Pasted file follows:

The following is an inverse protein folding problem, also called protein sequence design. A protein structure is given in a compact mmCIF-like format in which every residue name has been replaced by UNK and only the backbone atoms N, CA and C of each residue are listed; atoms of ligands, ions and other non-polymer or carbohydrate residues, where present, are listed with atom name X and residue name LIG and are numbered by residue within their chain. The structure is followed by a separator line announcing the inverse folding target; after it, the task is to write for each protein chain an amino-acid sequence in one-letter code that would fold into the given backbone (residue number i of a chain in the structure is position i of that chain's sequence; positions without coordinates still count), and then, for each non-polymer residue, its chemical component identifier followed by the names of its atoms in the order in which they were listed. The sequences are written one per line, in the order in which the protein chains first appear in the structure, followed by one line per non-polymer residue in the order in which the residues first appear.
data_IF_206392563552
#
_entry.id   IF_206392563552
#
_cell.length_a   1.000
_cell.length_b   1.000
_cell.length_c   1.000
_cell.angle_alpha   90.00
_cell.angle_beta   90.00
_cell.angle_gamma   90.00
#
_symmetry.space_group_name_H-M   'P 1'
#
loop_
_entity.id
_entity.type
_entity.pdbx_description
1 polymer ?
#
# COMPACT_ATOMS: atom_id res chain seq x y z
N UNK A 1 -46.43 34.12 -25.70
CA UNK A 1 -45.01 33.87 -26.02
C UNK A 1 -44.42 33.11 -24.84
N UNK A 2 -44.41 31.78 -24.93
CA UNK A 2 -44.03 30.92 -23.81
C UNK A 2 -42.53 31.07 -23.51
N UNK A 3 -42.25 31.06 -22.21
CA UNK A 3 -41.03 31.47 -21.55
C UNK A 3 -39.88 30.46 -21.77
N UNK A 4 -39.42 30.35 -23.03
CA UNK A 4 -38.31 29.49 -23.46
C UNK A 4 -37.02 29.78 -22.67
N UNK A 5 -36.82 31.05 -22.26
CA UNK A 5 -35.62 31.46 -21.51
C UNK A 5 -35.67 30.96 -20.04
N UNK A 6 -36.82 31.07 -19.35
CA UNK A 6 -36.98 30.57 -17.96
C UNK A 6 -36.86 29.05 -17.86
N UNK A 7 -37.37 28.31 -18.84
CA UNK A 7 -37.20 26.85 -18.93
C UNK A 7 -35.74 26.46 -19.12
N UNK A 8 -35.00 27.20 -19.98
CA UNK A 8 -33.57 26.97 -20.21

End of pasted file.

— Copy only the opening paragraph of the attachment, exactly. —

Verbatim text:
The following is an inverse protein folding problem, also called protein sequence design. A protein structure is given in a compact mmCIF-like format in which every residue name has been replaced by UNK and only the backbone atoms N, CA and C of each residue are listed; atoms of ligands, ions and other non-polymer or carbohydrate residues, where present, are listed with atom name X and residue name LIG and are numbered by residue within their chain. The structure is followed by a separator line announcing the inverse folding target; after it, the task is to write for each protein chain an amino-acid sequence in one-letter code that would fold into the given backbone (residue number i of a chain in the structure is position i of that chain's sequence; positions without coordinates still count), and then, for each non-polymer residue, its chemical component identifier followed by the names of its atoms in the order in which they were listed. The sequences are written one per line, in the order in which the protein chains first appear in the structure, followed by one line per non-polymer residue in the order in which the residues first appear.